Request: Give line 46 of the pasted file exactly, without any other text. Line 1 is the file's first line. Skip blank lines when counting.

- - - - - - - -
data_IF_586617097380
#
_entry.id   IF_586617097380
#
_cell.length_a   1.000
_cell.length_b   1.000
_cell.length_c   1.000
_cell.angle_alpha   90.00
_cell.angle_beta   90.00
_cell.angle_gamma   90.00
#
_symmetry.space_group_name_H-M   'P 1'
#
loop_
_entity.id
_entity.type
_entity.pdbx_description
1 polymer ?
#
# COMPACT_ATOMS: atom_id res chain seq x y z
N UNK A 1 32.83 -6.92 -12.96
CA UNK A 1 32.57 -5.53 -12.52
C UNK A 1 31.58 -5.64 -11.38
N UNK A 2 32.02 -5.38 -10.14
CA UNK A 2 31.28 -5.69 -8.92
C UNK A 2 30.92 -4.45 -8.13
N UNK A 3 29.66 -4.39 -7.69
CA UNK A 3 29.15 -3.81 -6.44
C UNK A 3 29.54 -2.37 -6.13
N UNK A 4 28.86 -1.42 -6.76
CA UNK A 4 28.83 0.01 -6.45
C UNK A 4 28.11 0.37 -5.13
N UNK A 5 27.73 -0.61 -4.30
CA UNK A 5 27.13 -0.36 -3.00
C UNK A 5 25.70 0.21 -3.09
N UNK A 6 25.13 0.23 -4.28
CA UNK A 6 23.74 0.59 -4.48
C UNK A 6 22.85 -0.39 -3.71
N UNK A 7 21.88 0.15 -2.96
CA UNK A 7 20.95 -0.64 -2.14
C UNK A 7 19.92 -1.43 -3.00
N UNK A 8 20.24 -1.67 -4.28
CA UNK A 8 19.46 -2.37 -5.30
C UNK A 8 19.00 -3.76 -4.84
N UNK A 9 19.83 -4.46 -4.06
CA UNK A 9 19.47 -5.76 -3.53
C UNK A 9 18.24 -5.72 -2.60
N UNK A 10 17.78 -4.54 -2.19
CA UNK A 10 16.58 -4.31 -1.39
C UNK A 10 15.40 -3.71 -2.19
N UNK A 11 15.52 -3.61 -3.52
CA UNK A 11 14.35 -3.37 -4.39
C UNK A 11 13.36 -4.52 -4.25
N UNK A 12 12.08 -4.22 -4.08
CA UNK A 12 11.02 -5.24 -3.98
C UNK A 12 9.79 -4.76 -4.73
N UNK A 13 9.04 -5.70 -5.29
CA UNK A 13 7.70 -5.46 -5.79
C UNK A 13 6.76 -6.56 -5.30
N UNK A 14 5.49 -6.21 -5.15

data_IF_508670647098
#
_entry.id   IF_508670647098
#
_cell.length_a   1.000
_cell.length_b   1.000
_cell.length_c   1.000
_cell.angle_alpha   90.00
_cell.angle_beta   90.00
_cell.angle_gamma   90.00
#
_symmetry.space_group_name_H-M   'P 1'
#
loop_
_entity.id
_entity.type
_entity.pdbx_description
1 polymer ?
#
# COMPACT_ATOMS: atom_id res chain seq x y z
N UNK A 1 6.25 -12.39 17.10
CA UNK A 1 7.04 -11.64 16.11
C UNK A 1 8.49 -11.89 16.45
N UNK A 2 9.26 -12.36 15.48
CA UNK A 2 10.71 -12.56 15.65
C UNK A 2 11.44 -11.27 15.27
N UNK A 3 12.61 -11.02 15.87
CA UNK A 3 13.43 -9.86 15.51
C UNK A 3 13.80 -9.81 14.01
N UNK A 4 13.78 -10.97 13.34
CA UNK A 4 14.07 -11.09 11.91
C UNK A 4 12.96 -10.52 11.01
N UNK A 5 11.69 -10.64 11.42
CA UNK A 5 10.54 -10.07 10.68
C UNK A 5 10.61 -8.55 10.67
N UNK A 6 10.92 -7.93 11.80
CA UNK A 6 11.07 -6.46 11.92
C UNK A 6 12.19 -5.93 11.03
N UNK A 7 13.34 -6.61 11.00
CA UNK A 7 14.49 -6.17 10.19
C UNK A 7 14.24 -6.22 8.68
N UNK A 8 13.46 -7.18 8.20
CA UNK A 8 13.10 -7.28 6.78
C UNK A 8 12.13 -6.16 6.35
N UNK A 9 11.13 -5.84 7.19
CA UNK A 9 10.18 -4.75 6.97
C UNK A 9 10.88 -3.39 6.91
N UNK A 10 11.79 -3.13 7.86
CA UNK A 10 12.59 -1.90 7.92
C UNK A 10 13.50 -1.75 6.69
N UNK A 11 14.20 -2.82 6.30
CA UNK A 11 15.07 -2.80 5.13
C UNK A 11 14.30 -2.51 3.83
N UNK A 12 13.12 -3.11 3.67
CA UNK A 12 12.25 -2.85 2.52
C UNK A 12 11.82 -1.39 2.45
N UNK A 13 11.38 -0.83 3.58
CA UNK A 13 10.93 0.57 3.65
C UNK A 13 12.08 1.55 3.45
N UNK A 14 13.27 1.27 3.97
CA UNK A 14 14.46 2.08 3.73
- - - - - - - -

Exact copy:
CA UNK A 9 19.47 -5.76 -3.53